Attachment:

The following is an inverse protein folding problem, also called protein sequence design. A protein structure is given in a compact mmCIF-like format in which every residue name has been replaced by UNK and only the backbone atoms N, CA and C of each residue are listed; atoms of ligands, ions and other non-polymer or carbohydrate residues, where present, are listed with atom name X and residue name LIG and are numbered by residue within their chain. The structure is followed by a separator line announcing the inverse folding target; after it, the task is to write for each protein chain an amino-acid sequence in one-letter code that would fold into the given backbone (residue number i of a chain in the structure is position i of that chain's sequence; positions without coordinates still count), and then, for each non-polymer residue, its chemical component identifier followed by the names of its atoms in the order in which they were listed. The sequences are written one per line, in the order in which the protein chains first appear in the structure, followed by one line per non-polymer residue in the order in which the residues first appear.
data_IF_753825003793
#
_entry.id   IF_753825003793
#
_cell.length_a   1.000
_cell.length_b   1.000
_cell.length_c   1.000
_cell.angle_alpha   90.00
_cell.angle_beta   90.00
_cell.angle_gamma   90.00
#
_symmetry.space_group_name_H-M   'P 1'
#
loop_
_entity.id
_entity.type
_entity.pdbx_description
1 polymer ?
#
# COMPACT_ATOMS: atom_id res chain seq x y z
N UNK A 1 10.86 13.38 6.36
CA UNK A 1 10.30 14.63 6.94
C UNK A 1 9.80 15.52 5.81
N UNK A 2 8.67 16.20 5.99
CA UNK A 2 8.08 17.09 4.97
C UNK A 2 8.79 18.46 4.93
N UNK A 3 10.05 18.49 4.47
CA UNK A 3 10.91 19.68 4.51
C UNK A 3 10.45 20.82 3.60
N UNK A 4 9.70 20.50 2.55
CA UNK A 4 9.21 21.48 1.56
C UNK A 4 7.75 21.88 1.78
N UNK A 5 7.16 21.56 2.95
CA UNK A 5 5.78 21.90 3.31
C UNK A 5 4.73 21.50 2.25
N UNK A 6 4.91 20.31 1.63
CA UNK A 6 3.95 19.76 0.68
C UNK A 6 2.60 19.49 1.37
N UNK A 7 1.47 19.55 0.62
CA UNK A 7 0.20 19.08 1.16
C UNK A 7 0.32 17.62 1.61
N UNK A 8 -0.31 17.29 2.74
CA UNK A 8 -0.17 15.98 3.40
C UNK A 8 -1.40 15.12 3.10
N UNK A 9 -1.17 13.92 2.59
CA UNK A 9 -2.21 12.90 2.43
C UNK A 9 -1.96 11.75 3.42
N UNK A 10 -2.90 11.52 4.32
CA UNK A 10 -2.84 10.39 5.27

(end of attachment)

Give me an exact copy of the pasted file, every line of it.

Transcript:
The following is an inverse protein folding problem, also called protein sequence design. A protein structure is given in a compact mmCIF-like format in which every residue name has been replaced by UNK and only the backbone atoms N, CA and C of each residue are listed; atoms of ligands, ions and other non-polymer or carbohydrate residues, where present, are listed with atom name X and residue name LIG and are numbered by residue within their chain. The structure is followed by a separator line announcing the inverse folding target; after it, the task is to write for each protein chain an amino-acid sequence in one-letter code that would fold into the given backbone (residue number i of a chain in the structure is position i of that chain's sequence; positions without coordinates still count), and then, for each non-polymer residue, its chemical component identifier followed by the names of its atoms in the order in which they were listed. The sequences are written one per line, in the order in which the protein chains first appear in the structure, followed by one line per non-polymer residue in the order in which the residues first appear.
data_IF_753825003793
#
_entry.id   IF_753825003793
#
_cell.length_a   1.000
_cell.length_b   1.000
_cell.length_c   1.000
_cell.angle_alpha   90.00
_cell.angle_beta   90.00
_cell.angle_gamma   90.00
#
_symmetry.space_group_name_H-M   'P 1'
#
loop_
_entity.id
_entity.type
_entity.pdbx_description
1 polymer ?
#
# COMPACT_ATOMS: atom_id res chain seq x y z
N UNK A 1 10.86 13.38 6.36
CA UNK A 1 10.30 14.63 6.94
C UNK A 1 9.80 15.52 5.81
N UNK A 2 8.67 16.20 5.99
CA UNK A 2 8.08 17.09 4.97
C UNK A 2 8.79 18.46 4.93
N UNK A 3 10.05 18.49 4.47
CA UNK A 3 10.91 19.68 4.51
C UNK A 3 10.45 20.82 3.60
N UNK A 4 9.70 20.50 2.55
CA UNK A 4 9.21 21.48 1.56
C UNK A 4 7.75 21.88 1.78
N UNK A 5 7.16 21.56 2.95
CA UNK A 5 5.78 21.90 3.31
C UNK A 5 4.73 21.50 2.25
N UNK A 6 4.91 20.31 1.63
CA UNK A 6 3.95 19.76 0.68
C UNK A 6 2.60 19.49 1.37
N UNK A 7 1.47 19.55 0.62
CA UNK A 7 0.20 19.08 1.16
C UNK A 7 0.32 17.62 1.61
N UNK A 8 -0.31 17.29 2.74
CA UNK A 8 -0.17 15.98 3.40
C UNK A 8 -1.40 15.12 3.10
N UNK A 9 -1.17 13.92 2.59
CA UNK A 9 -2.21 12.90 2.43
C UNK A 9 -1.96 11.75 3.42
N UNK A 10 -2.90 11.52 4.32
CA UNK A 10 -2.84 10.39 5.27